And indeed, by the last chapter, we do see that Bilbo has lost the respect of the people of Hobbiton. They think he's a bit crazy, and no one believes his nutso stories of elves and dragons. All the same, we have also learned all that he has gained: "for ever after he remained an elf-friend, and had the honour of dwarves, wizards, and all such folk as ever passed that way" (19.27). Bilbo has completed his quest with honor and skill, and even if he's no longer quite as boring as the other hobbits would like him to be, he is "quite content" (19.28). The fact that his neighbors don't believe his colorful stories is proof of exactly how safe Bilbo is at the end of The Hobbit: Hobbiton remains untouched by the goings-on far outside its borders (at least, until The Fellowship of the Ring – but we won't give you too many spoilers here).
We all know that the only real ending to a fairy tale is, "they lived happily ever after." And Tolkien, in the best tradition of fairy tales, gives us the pleasure of being reassured: "[Bilbo Baggins] remained very happy to the end of his days, and they were extraordinarily long" (19.29). What's more, the area around the Lonely Mountain has been reborn, "and much wealth went up and down the Roaring River; and there was friendship in those parts between elves and dwarves and men" (19.32). Both the world and Bilbo Baggins find themselves in a better place at the end of the novel than they were in the beginning – the sure sign of a successful quest and a happy ending.
First things first, we strongly suggest that you check out the handy map Tolkien drew while writing The Hobbit to get a sense of where all of these places are. This map represents Thorin's grandfather's map of the Lonely Mountain. Pretty handy!
Otherwise, we start out in the "kindly West" (18.19), in the land of the hobbits. The hobbits call the place where Bilbo lives The Hill, while the Took family lives across The Water. In other words, the hobbits are so sheltered that they can only imagine one hill and one body of water. They don't even use proper names to distinguish between different hills and waters. (At least, not yet – the Shire gets a whole host of real names, but not until The Lord of the Rings.)
As Bilbo and the dwarves set out on their adventure, they travel east. They leave behind the pleasant greenness of hobbit country and travel into lands "where people spoke strangely, and sung songs Bilbo had never heard before" (2.23). And as they go farther and farther away from Bilbo's home, they find "dreary hills, rising higher and higher, dark with trees" (2.23). The farther that Bilbo goes into the unknown, the more the landscape reflects his discomfort: suddenly, Bilbo is seeing "old castles with an evil look" (2.23) and, of course, the trolls, Bert, Tom, and Bill.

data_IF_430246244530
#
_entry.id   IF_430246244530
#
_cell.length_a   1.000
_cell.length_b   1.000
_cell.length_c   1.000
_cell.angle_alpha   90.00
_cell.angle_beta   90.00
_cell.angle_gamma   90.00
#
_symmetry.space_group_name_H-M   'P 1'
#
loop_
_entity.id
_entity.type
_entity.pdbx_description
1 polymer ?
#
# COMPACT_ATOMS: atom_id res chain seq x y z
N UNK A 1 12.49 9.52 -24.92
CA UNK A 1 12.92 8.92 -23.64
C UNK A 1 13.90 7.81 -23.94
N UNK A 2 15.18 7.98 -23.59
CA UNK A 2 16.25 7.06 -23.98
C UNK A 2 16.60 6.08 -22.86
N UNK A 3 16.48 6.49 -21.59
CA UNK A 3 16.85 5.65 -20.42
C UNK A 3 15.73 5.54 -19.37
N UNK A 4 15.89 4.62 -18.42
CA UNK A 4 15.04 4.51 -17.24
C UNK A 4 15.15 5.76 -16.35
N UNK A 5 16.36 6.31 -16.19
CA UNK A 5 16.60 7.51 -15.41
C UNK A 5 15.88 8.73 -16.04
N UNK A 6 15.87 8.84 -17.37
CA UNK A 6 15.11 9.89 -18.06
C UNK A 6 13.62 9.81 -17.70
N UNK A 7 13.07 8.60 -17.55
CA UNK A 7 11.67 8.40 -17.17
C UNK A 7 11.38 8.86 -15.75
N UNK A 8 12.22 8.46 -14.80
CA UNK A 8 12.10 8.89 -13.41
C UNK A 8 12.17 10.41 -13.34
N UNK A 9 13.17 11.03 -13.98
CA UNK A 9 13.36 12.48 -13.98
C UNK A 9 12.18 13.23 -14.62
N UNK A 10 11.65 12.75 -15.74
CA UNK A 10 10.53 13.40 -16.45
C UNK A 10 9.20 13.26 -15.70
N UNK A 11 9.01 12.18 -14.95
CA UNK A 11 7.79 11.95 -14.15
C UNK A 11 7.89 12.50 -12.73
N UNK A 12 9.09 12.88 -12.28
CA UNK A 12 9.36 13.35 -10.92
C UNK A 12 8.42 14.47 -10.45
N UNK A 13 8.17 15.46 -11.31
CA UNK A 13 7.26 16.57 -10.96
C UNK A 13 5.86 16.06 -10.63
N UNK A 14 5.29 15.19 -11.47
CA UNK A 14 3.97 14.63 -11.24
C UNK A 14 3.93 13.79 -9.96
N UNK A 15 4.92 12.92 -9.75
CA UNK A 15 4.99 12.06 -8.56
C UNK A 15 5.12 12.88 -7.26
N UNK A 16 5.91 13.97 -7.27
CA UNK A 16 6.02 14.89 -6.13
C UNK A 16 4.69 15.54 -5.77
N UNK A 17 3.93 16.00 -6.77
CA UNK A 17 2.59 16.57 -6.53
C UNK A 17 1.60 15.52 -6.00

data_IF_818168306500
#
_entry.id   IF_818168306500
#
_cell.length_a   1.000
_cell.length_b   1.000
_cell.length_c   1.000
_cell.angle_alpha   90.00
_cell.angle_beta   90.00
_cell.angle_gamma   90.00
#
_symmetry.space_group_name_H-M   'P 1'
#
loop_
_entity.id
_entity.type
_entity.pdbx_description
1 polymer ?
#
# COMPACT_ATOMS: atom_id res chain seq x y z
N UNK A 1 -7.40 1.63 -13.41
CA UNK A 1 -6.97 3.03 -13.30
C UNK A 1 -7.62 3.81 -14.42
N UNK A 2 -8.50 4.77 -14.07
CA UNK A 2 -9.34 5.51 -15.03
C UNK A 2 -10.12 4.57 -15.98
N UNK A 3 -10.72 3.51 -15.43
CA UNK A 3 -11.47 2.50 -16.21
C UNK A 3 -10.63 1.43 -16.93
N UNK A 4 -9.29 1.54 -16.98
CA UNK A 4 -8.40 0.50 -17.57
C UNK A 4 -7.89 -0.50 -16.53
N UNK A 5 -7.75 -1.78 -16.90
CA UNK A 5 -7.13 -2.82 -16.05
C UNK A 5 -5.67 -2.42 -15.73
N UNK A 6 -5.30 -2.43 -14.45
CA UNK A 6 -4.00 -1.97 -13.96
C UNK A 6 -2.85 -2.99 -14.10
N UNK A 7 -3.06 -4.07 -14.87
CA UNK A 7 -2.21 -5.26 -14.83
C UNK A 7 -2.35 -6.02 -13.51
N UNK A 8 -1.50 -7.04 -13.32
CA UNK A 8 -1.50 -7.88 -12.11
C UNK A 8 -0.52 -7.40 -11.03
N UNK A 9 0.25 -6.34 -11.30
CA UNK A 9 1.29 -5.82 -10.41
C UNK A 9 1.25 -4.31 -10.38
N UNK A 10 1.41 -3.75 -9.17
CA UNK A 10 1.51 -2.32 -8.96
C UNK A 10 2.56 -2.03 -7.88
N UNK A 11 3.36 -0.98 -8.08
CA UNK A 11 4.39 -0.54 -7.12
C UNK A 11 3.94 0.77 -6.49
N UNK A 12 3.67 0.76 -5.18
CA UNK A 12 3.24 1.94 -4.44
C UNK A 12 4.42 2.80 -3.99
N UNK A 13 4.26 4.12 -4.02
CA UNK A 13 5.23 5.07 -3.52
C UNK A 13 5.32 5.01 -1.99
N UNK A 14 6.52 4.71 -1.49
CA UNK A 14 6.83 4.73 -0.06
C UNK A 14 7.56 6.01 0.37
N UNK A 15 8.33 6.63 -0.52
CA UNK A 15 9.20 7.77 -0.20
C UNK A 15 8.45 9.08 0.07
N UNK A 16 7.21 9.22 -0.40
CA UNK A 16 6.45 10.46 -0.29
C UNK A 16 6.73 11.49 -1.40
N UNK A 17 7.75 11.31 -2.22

Still, even though the "Lone-lands" aren't familiar to Bilbo, he's in no true danger yet. The real border between comfortable lands and dangerous lands is helpfully marked by Rivendell, the location of the "Last Homely House" protected by the great lord Elrond. Rivendell is a sheltered valley filled with elves singing and laughing. Yet, while the valley of Rivendell is pleasant and delightful, it's still overshadowed by the Misty Mountains beyond. And Bilbo has to leave it eventually.
Bilbo's naiveté about the landscape of his own world really comes to the fore when he first sets eyes on the Misty Mountains, before he and the company stop in Rivendell. Bilbo asks, "Is that The Mountain?" (3.2). He can't imagine that there's more than one mountain – after all, he comes from a place with The Hill and The Water. But Balin replies dismissively, "Of course not!" (3.3). The Lonely Mountain is still miles and miles away. So we have gone from The Hill in Hobbiton to a whole chain of enormous, threatening mountains.
Once Bilbo comes out the other side of the Misty Mountains (and the goblin tunnels), he takes shelter with Beorn the wild man in a large wooden house near a rock Beorn calls the Carrock. Beorn's place is comfortable and safe, but it's still strange and not home-like: Beorn relies on ponies to serve him, and he eats only honey and bread. The strangeness of Beorn's house proves that we are still definitely in the Wild.
Next up, Mirkwood. Mirkwood is a dark forest filled with suspicious Wood-elves, eerie enchantments, and giant spiders. Still, when Bilbo asks if they can go around it, we find out that the Grey Mountains to the north are filled with "goblins, hobgoblins, and orcs of the worst description," while to the South, "you would get into the land of the Necromancer" (7.145). Hm… So while Mirkwood is not safe, there are other places that are even less so – once you are "over the Edge of the Wild" (7.145), there's no safety left.
The Lonely Mountain is the end of the dwarves' quest. It towers "grim and tall" (11.1) and "danger [broods] in every rock" (11.19). The primary characteristic of this setting (besides gloominess) is that it's incredibly hard to get inside. The dwarves have to wait until precisely the right day before they can unlock the side door and get inside. And once Smaug has been killed, the dwarves barricade all of the doors except the Front Gate so they can defend themselves against Bard and the Elvenking. This space is like the inverse of Hobbiton, where we began our journey: the tunnels of the Lonely Mountain are grim, dark, and reeking of dragon, while Bilbo's home is "a hobbit hole, and that means comfort" (1.1). This opposition between Bilbo's hobbit-hole at the beginning and Thorin's dangerous (but wealthy) dwarf tunnels at the end demonstrate just how far Bilbo has gone over the course of his quest.